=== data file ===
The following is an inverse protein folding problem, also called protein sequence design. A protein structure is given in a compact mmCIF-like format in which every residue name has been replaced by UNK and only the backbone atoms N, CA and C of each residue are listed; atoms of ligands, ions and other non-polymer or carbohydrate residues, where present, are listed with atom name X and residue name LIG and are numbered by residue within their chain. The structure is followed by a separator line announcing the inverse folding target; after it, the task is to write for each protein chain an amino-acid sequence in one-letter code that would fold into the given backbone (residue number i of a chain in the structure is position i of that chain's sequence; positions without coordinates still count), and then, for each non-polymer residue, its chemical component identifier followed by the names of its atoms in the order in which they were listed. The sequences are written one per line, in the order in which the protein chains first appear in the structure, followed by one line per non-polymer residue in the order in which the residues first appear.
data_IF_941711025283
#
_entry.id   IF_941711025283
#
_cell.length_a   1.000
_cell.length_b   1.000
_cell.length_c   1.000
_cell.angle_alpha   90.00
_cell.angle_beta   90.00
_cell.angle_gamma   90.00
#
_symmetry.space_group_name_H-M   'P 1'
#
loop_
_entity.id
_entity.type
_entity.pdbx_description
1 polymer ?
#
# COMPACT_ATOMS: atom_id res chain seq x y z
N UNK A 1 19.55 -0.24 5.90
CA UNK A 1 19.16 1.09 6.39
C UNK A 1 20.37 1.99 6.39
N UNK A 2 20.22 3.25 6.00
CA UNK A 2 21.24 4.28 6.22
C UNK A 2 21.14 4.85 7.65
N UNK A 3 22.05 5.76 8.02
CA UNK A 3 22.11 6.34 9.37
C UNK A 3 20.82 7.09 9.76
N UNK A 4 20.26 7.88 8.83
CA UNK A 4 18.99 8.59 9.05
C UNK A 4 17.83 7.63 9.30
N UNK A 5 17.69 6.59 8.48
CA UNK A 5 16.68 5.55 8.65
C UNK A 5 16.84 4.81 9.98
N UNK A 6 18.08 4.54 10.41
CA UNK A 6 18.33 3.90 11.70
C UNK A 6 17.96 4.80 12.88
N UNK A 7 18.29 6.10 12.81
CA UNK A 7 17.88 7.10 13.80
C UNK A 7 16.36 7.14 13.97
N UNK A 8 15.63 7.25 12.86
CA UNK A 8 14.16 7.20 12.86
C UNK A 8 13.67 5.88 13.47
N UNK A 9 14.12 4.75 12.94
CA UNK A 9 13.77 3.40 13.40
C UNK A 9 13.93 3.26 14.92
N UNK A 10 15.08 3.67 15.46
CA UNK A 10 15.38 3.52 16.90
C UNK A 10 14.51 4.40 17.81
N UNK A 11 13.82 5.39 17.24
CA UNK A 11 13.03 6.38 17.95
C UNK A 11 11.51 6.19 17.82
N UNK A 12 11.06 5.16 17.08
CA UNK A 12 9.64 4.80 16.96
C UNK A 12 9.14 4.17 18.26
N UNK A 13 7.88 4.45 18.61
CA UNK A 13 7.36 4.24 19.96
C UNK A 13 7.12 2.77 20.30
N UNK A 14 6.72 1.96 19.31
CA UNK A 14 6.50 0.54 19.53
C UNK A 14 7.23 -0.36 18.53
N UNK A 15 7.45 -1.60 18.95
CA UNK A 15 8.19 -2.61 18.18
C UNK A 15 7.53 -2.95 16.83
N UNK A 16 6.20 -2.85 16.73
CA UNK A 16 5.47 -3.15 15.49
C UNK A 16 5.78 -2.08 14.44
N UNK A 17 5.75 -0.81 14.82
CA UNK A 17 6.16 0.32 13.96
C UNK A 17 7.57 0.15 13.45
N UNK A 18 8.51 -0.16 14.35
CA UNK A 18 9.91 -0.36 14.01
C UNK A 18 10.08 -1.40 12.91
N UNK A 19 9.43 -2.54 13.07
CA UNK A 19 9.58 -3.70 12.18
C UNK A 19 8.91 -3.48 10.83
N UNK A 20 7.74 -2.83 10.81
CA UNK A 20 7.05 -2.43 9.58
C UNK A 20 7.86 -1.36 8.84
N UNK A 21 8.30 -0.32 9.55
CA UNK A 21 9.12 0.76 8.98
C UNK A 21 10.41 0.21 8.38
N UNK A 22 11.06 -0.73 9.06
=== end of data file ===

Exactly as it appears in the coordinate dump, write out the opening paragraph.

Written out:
The following is an inverse protein folding problem, also called protein sequence design. A protein structure is given in a compact mmCIF-like format in which every residue name has been replaced by UNK and only the backbone atoms N, CA and C of each residue are listed; atoms of ligands, ions and other non-polymer or carbohydrate residues, where present, are listed with atom name X and residue name LIG and are numbered by residue within their chain. The structure is followed by a separator line announcing the inverse folding target; after it, the task is to write for each protein chain an amino-acid sequence in one-letter code that would fold into the given backbone (residue number i of a chain in the structure is position i of that chain's sequence; positions without coordinates still count), and then, for each non-polymer residue, its chemical component identifier followed by the names of its atoms in the order in which they were listed. The sequences are written one per line, in the order in which the protein chains first appear in the structure, followed by one line per non-polymer residue in the order in which the residues first appear.